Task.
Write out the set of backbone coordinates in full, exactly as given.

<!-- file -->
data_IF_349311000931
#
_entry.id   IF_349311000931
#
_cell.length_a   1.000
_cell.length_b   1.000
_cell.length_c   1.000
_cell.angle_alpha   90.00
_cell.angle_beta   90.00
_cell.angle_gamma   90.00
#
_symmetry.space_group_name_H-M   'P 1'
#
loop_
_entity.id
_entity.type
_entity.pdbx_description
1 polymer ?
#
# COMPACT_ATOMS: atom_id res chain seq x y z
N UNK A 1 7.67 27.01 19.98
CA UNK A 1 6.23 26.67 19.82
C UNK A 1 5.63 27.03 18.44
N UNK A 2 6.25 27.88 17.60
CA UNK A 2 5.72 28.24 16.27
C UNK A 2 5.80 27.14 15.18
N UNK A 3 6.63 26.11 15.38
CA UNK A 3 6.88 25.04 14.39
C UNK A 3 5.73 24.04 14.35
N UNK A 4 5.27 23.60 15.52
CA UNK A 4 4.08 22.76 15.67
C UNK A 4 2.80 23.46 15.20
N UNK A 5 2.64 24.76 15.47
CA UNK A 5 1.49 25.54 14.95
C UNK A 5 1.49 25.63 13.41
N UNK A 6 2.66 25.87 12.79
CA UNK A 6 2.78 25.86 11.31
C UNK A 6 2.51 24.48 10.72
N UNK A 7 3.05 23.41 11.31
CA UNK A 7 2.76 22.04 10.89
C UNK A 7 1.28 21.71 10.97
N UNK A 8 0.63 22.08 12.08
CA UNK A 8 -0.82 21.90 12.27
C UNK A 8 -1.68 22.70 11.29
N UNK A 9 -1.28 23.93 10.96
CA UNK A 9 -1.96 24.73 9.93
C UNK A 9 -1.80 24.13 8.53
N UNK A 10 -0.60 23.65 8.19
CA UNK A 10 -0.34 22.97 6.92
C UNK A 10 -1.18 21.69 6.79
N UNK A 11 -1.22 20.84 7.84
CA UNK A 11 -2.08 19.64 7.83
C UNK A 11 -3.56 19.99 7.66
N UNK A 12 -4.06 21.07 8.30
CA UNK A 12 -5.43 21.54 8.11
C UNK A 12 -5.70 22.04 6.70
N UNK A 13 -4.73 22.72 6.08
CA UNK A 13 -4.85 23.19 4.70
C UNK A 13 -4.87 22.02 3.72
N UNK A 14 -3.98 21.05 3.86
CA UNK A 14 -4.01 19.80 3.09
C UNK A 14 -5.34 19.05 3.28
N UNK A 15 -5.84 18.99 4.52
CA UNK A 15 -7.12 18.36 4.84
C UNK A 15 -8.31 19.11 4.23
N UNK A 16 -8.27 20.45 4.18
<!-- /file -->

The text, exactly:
data_IF_349311000931
#
_entry.id   IF_349311000931
#
_cell.length_a   1.000
_cell.length_b   1.000
_cell.length_c   1.000
_cell.angle_alpha   90.00
_cell.angle_beta   90.00
_cell.angle_gamma   90.00
#
_symmetry.space_group_name_H-M   'P 1'
#
loop_
_entity.id
_entity.type
_entity.pdbx_description
1 polymer ?
#
# COMPACT_ATOMS: atom_id res chain seq x y z
N UNK A 1 7.67 27.01 19.98
CA UNK A 1 6.23 26.67 19.82
C UNK A 1 5.63 27.03 18.44
N UNK A 2 6.25 27.88 17.60
CA UNK A 2 5.72 28.24 16.27
C UNK A 2 5.80 27.14 15.18
N UNK A 3 6.63 26.11 15.38
CA UNK A 3 6.88 25.04 14.39
C UNK A 3 5.73 24.04 14.35
N UNK A 4 5.27 23.60 15.52
CA UNK A 4 4.08 22.76 15.67
C UNK A 4 2.80 23.46 15.20
N UNK A 5 2.64 24.76 15.47
CA UNK A 5 1.49 25.54 14.95
C UNK A 5 1.49 25.63 13.41
N UNK A 6 2.66 25.87 12.79
CA UNK A 6 2.78 25.86 11.31
C UNK A 6 2.51 24.48 10.72
N UNK A 7 3.05 23.41 11.31
CA UNK A 7 2.76 22.04 10.89
C UNK A 7 1.28 21.71 10.97
N UNK A 8 0.63 22.08 12.08
CA UNK A 8 -0.82 21.90 12.27
C UNK A 8 -1.68 22.70 11.29
N UNK A 9 -1.28 23.93 10.96
CA UNK A 9 -1.96 24.73 9.93
C UNK A 9 -1.80 24.13 8.53
N UNK A 10 -0.60 23.65 8.19
CA UNK A 10 -0.34 22.97 6.92
C UNK A 10 -1.18 21.69 6.79
N UNK A 11 -1.22 20.84 7.84
CA UNK A 11 -2.08 19.64 7.83
C UNK A 11 -3.56 19.99 7.66
N UNK A 12 -4.06 21.07 8.30
CA UNK A 12 -5.43 21.54 8.11
C UNK A 12 -5.70 22.04 6.70
N UNK A 13 -4.73 22.72 6.08
CA UNK A 13 -4.85 23.19 4.70
C UNK A 13 -4.87 22.02 3.72
N UNK A 14 -3.98 21.05 3.86
CA UNK A 14 -4.01 19.80 3.09
C UNK A 14 -5.34 19.05 3.28
N UNK A 15 -5.84 18.99 4.52
CA UNK A 15 -7.12 18.36 4.84
C UNK A 15 -8.31 19.11 4.23
N UNK A 16 -8.27 20.45 4.18